The word correct is key within the IETF. This is not to say that the goal is for everything that is said to be correct; the goal is to achieve the best technical standards, and within the IETF, doing so means adhering to the rules of engagement and accepted procedures that working group participants have long followed. “This is the correct way of doing it” is an oft-repeated mantra. Correct standards wouldn’t be engineered without the help of an overarching authority. Such authorities used to be Internet veterans with beards that have growth rates that are proportional to the cumulative list of assigned IP numbers. But I have noticed that the fashion has changed lately to one of more bald chins and cheeks. In the same way, over time, the focus changed in the different organisational elements. This is a healthy sign and one that demonstrates a changing reality.
One could ask why it is necessary for the IETF to meet in person three times a year. Isn’t all the hard work that is done in each working group’s mailing list enough? The answer is no. I have seen research on the effectiveness of distance education. The result is that face-to-face interaction is necessary to keep the motivation, the passion, and the understanding among people strong. Face-to-face meetings are also the places people discover the extent to which chemistry translates into well-functioning groups. As ad hoc as they may seem, the personal connection that is found at IETF meetings makes it more likely that these groups will survive.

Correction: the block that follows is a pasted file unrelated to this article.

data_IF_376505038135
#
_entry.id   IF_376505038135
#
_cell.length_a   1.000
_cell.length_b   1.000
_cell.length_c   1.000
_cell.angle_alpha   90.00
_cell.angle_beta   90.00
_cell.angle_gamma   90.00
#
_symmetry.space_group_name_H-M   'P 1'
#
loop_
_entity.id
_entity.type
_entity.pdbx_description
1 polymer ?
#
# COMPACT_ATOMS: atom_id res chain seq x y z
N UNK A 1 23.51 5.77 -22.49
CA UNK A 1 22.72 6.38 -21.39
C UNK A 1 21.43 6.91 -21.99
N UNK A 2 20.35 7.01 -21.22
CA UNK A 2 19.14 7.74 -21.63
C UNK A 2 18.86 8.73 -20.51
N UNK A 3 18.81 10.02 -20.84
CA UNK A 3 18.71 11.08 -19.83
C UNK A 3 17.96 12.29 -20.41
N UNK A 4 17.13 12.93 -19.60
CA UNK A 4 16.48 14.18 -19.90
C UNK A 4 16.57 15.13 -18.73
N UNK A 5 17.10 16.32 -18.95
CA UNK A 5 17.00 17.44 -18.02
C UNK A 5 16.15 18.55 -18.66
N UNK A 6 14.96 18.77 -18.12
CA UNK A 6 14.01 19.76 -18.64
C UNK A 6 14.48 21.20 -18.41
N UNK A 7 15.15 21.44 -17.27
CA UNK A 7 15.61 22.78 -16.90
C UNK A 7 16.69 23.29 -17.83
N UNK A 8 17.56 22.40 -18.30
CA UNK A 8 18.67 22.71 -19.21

At first, I found the IETF’s insistence on consensus and the humming as a method to determine rough consensus a bit silly. Eventually, though, the psychological effect grew on me. One can feel the strong hum of a majority in the chest, and no matter how logical your objections, that feeling cannot be erased. It will hold back every not-very-well-grounded opinion. It may not prevent situations where participants are objecting for the sake of objecting, but a good working group chair will in that case make sure the meeting proceeds.
Within the IETF’s system, if I crave the cult status of having initiated, written, and published an IETF standard in the form of a finished RFC, I first have to convince an area director that we need to have a meeting – known as a birds-of-a-feather meeting – to discuss it. Even if I think it is a splendid idea, there will be no working group, no draft, and no nothing if I can’t come up with enough support to keep it going. The best way to get support for your ideas is to first gain respect for your knowledge. You will probably not get that respect in the short time you have at the microphone at the meetings. You earn it in the corridors, or at the late-night get-togethers in the lobby, or in the bar, or on the mailing lists. On the mailing lists in particular, concrete and clever comments and contributions will result in people fighting to hear your opinion.
This is the essence of the third political system: Anyone – no matter their social or cultural background – can take a leadership position within and make a contribution to the IETF system. If you earn respect, if you demonstrate that you are knowledgable, then you will be heard. But it takes time, commitment, and a willingness to participate in a direct democratic system. The entire IETF standards-building process is based on individual contributions that ultimately lead to teamwork. In other words, if you demonstrate wisdom, others will team up around your idea.